Jirrahlinga’s on the move after 40 years

Senior keeper Kristi Smith with smiling new arrival "Baby":178042

By Mandy Oakham

It may have started with an empty paddock, a concrete block and a sleeping bag but more than 40 years later the name Jirrahlinga has become synonymous with animal welfare all over the Bellarine Peninsula and beyond.
And despite recent publicity, the founders of the animal sanctuary are adamant that they are not closing down, just relocating to a bigger and better location which will only enhance the facilities.
Local residents were alarmed when they saw the land on which the sanctuary operates listed on real estate sites.
Founder of the sanctuary Tehree Gordon said that a change of location had been considered for a number of years because of the increasing population and access pressures on the Taits Road location.
“This move has been on our agenda for nearly five years now and we are hoping this move will result in a much improved facility and improved care for all of our animals,” Tehree said.
“It is time to move on but we are definitely not closing down and we totally focussed on ensuring our dedicated staff and volunteers will enjoy the transition and the opportunity to move forward with the animals they relate to.”
Tehree said that a special open night was being organised as a special thank you to “all the amazing supporters” of Jirrahlinga.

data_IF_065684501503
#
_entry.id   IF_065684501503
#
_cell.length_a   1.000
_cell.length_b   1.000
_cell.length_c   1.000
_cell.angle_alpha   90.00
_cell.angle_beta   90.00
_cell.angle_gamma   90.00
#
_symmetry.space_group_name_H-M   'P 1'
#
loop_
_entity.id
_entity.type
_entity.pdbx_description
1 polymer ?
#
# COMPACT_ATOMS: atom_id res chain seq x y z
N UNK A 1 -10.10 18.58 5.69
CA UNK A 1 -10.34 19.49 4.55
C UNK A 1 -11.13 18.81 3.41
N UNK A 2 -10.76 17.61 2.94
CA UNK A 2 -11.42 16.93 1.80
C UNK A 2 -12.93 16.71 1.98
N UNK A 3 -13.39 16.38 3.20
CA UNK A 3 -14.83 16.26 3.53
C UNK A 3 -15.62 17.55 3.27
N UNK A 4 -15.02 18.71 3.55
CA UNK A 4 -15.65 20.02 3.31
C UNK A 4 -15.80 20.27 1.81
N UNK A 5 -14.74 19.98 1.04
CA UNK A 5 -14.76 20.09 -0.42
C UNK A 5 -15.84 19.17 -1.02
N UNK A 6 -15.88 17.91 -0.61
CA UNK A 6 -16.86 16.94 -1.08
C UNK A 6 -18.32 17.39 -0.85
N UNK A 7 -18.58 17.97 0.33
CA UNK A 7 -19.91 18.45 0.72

The animal sanctuary located on five acres of land on the northern edge of Barwon Heads has welcomed thousands of people through its doors providing visitors with the chance to get up close and personal with koalas , kangaroos, emus, wallabies, dingoes, kookaburras, echidnas, wombats and the odd python as well.
Jirrahlinga also supports an animal rescue service, as well as operating three specialist hospitals including separate bird and koala hospitals. The sanctuary has an outstanding track record in rehabilitating many koalas and hand-reared orphans back into their natural habitat.
Personal assistant Kellie Grant said it was impossible to sum up the achievements and contributions made by Tehree.
“She truly is the most amazing giving person and people will just never know how much she has given over the years as she is a very private person,” Kellie said.
And while its name may mean “a home for a kangaroo” Jirrahlinga has become refuge and home for thousands of animals and human animals alike.
While its much awarded and recognised founder Tehree has been recognised in awards for animal welfare what is not as widely known just how much our local wildlife warrior has done for the humans looking for solace and refuge.
The recipient of many awards including Senior Australian of the Year and the Shining World Compassion Award, Tehree, along with husband Hamish, have acted as foster parents for troubled kids for more than 30 years.
Staff at the sanctuary also work alongside the state justice department and the Victorian police including overseeing a program set up at Barwon prison where prisoners are trained up in animal care.
Other organisations who are enmeshed in the work at the sanctuary include St Vincents, St Laurence and Karingal disability services.
Tehree was also responsible for establishing” Helping Hands” which works with people who find themselves unable to look after their pets due to illness or domestic violence.
She has also worked alongside with the Tasmanian fox eradication scheme, established a dingo conservation scheme and has worked with Dja Dja Wurrung Aboriginal people of Bendigo.